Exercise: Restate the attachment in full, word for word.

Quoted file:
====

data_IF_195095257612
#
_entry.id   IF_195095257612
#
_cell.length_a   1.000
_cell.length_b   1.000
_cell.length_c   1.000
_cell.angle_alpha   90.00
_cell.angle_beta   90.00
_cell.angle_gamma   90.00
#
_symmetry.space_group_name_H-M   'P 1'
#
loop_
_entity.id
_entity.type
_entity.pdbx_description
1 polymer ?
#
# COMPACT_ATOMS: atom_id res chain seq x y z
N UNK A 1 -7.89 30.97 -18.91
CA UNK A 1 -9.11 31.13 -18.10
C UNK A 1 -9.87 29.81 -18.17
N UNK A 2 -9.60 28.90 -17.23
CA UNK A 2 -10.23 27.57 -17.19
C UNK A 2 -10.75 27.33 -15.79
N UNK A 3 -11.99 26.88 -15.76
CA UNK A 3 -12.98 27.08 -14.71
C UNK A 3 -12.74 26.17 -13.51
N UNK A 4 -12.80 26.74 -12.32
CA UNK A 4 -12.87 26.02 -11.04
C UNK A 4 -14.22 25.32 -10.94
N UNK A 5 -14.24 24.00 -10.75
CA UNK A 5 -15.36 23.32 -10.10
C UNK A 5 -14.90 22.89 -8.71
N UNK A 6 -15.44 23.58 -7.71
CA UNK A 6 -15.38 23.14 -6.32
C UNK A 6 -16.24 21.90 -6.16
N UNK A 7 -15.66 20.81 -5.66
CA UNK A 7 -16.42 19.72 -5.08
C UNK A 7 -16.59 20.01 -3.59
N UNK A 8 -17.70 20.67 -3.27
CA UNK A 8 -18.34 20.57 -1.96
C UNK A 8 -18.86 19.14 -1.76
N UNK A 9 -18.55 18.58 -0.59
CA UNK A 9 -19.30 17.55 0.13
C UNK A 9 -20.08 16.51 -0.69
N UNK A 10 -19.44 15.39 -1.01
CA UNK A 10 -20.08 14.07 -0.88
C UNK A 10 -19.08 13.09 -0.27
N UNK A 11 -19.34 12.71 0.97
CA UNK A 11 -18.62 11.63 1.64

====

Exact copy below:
data_IF_195095257612
#
_entry.id   IF_195095257612
#
_cell.length_a   1.000
_cell.length_b   1.000
_cell.length_c   1.000
_cell.angle_alpha   90.00
_cell.angle_beta   90.00
_cell.angle_gamma   90.00
#
_symmetry.space_group_name_H-M   'P 1'
#
loop_
_entity.id
_entity.type
_entity.pdbx_description
1 polymer ?
#
# COMPACT_ATOMS: atom_id res chain seq x y z
N UNK A 1 -7.89 30.97 -18.91
CA UNK A 1 -9.11 31.13 -18.10
C UNK A 1 -9.87 29.81 -18.17
N UNK A 2 -9.60 28.90 -17.23
CA UNK A 2 -10.23 27.57 -17.19
C UNK A 2 -10.75 27.33 -15.79
N UNK A 3 -11.99 26.88 -15.76
CA UNK A 3 -12.98 27.08 -14.71
C UNK A 3 -12.74 26.17 -13.51
N UNK A 4 -12.80 26.74 -12.32
CA UNK A 4 -12.87 26.02 -11.04
C UNK A 4 -14.22 25.32 -10.94
N UNK A 5 -14.24 24.00 -10.75
CA UNK A 5 -15.36 23.32 -10.10
C UNK A 5 -14.90 22.89 -8.71
N UNK A 6 -15.44 23.58 -7.71
CA UNK A 6 -15.38 23.14 -6.32
C UNK A 6 -16.24 21.90 -6.16
N UNK A 7 -15.66 20.81 -5.66
CA UNK A 7 -16.42 19.72 -5.08
C UNK A 7 -16.59 20.01 -3.59
N UNK A 8 -17.70 20.67 -3.27
CA UNK A 8 -18.34 20.57 -1.96
C UNK A 8 -18.86 19.14 -1.76
N UNK A 9 -18.55 18.58 -0.59
CA UNK A 9 -19.30 17.55 0.13
C UNK A 9 -20.08 16.51 -0.69
N UNK A 10 -19.44 15.39 -1.01
CA UNK A 10 -20.08 14.07 -0.88
C UNK A 10 -19.08 13.09 -0.27
N UNK A 11 -19.34 12.71 0.97
CA UNK A 11 -18.62 11.63 1.64